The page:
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May 03, 2015

Playing 'Tetris' could alter brain structure

90 minutes of Tetris per week over three months could improve efficiency

Gaming Neuroscience
05315_Tetris Stock/AP

Playing Tetris can alter the structure of the human brain, according to researchers.

Video games sometimes get a bad rap for spreading sluggishness and distorting perceptions of the world we live in, but this viewpoint is an extreme generalization. It brings to mind the puritanical mother in 'Detroit Rock City' who's convinced Kiss is the devil incarnate. 

Gaming can actually be an excellent way to improve cognitive functioning and problem-solving skills, with the caveat that moderation is necessary in any kind of balanced lifestyle. 

A new video from PBS Digital Studios' BrainCraft examines the effects of Tetris on the human brain, reviewing the work of researchers who observed structural changes to the brains of those playing the game for 90 minutes a week over three months. 

The study participants displayed thickened parts of the cerebral cortex, improved efficiency, and a reduction in flashbacks among those with post-traumatic stress disorder. 

As the video explains, Tetris can serve as a cognitive vaccine, bolstering working memory and visual processing to filter out other recurring disturbances. Because Tetris relies on an immediate reconciliation of spatial problems and solutions, it enhances the way we take action in difficult situations.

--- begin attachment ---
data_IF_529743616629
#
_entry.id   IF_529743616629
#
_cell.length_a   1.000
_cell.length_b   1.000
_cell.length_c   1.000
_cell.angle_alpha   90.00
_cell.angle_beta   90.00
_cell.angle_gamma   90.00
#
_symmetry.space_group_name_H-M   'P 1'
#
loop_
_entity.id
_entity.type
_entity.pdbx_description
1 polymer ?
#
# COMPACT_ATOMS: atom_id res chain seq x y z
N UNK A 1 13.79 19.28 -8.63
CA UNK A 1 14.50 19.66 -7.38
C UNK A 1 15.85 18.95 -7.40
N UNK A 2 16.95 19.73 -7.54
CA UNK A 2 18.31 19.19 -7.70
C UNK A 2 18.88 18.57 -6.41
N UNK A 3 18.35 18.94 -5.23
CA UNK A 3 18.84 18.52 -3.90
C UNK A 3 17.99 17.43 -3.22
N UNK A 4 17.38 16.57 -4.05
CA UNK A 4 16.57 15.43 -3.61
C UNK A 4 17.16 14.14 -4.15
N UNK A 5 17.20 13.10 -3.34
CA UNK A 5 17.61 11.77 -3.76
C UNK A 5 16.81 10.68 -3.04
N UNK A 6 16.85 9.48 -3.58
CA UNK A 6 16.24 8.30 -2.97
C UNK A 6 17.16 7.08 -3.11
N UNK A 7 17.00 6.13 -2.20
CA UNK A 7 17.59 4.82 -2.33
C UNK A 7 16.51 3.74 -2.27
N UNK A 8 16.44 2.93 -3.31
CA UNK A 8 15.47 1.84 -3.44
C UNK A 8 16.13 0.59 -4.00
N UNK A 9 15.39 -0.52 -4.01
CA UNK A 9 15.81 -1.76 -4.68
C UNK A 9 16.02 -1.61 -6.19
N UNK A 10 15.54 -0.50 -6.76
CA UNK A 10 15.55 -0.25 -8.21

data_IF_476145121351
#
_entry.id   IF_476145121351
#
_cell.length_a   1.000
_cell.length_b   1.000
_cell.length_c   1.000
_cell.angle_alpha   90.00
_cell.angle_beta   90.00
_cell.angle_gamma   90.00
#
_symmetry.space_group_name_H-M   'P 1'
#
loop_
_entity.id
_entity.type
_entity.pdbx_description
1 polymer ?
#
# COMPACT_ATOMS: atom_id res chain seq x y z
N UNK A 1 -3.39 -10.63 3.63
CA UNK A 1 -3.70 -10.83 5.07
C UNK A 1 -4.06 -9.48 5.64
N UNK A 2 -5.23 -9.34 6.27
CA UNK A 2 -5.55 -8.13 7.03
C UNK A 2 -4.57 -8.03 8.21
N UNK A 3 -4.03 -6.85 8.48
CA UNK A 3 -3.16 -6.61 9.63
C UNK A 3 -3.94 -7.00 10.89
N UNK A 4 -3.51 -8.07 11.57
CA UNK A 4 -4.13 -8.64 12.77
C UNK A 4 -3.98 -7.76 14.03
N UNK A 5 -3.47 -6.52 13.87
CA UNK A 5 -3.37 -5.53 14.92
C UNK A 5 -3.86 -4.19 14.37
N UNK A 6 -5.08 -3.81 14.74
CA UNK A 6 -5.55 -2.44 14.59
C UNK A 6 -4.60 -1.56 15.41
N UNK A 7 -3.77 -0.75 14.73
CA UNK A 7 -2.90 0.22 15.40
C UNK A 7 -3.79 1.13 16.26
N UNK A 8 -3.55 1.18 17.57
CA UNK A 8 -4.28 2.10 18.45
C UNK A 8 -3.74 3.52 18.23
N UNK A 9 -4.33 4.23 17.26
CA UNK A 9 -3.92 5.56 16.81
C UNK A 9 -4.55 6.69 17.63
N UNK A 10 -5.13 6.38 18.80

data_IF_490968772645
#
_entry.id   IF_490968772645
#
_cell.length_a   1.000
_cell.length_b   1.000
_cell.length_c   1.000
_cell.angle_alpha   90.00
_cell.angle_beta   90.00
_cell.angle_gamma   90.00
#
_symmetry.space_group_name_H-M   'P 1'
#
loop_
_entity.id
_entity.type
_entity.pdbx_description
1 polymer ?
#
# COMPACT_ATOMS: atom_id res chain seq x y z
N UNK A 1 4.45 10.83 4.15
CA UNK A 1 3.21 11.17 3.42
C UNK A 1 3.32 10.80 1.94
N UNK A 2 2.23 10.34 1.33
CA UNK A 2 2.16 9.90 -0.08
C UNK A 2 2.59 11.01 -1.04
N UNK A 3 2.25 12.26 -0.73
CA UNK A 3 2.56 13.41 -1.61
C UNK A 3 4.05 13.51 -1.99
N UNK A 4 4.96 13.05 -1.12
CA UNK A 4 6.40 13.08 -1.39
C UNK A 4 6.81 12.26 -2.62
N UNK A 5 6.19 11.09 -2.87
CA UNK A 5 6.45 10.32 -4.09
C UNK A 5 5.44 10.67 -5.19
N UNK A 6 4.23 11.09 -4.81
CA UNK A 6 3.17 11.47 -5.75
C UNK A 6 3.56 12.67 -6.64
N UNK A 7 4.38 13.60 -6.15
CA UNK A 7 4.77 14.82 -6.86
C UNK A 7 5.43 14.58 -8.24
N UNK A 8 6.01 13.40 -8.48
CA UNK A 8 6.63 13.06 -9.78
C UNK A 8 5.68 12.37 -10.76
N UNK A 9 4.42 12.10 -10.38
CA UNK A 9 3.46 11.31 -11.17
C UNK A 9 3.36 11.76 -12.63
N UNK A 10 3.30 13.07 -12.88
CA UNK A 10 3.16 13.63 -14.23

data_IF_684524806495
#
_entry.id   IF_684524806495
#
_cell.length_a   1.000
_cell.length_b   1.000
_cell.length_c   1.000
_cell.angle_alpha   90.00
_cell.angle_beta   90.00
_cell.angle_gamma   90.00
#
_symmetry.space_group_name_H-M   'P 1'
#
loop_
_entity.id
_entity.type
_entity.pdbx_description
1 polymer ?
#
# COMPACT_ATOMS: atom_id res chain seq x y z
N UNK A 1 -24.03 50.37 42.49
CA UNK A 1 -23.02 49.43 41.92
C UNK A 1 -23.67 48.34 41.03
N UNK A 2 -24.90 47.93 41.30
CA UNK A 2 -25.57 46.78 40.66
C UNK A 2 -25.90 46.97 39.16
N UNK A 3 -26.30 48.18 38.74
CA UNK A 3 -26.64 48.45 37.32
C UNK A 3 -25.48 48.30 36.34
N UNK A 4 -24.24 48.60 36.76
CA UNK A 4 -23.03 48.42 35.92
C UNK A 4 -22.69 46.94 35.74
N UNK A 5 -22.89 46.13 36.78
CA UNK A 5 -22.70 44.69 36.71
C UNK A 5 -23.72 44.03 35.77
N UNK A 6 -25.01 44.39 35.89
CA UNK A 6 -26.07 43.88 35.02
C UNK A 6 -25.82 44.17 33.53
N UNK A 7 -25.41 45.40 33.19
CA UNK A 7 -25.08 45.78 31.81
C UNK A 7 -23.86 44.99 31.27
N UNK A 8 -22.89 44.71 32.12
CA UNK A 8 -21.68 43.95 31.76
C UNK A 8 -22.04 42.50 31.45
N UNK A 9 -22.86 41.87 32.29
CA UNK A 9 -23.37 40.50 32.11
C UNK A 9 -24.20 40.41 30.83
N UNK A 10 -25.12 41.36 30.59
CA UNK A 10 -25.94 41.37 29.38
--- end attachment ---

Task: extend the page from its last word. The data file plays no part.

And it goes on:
Of course, these findings have only been observed in a lab, where the desire to delineate a pattern may create the pattern itself. It's likely that any behavior sustained for three months will produce changes to the structure of the brain, for better or for worse, in line with the phenomenon of neuroplasticity.

The distinction between a positive gaming influence and addictive behavior can safely be made at the point of reduced social competence.  Those who have written about the game's habit-forming risks describe a Tetris effect, wherein obsession with the game bleeds into expectations about other processes in the world, including interaction with people. 

Then again, as Drexel University's own gaming professor Dr. Frank Lee has proven, there is plenty to recommend Tetris as a social activity. In May of 2014, Lee broke his own prior Guinness World Record by creating the largest architectural video game display on two sides of the 29-story Cira Center. As he describes in the video below, people came together to enjoy Tetris on the LED arrays of an iconic building in Philadelphia. 

So if you think you could use a little boost in efficiency, here's a good place to play Tetris online and see whether these theories have any impact on your thought.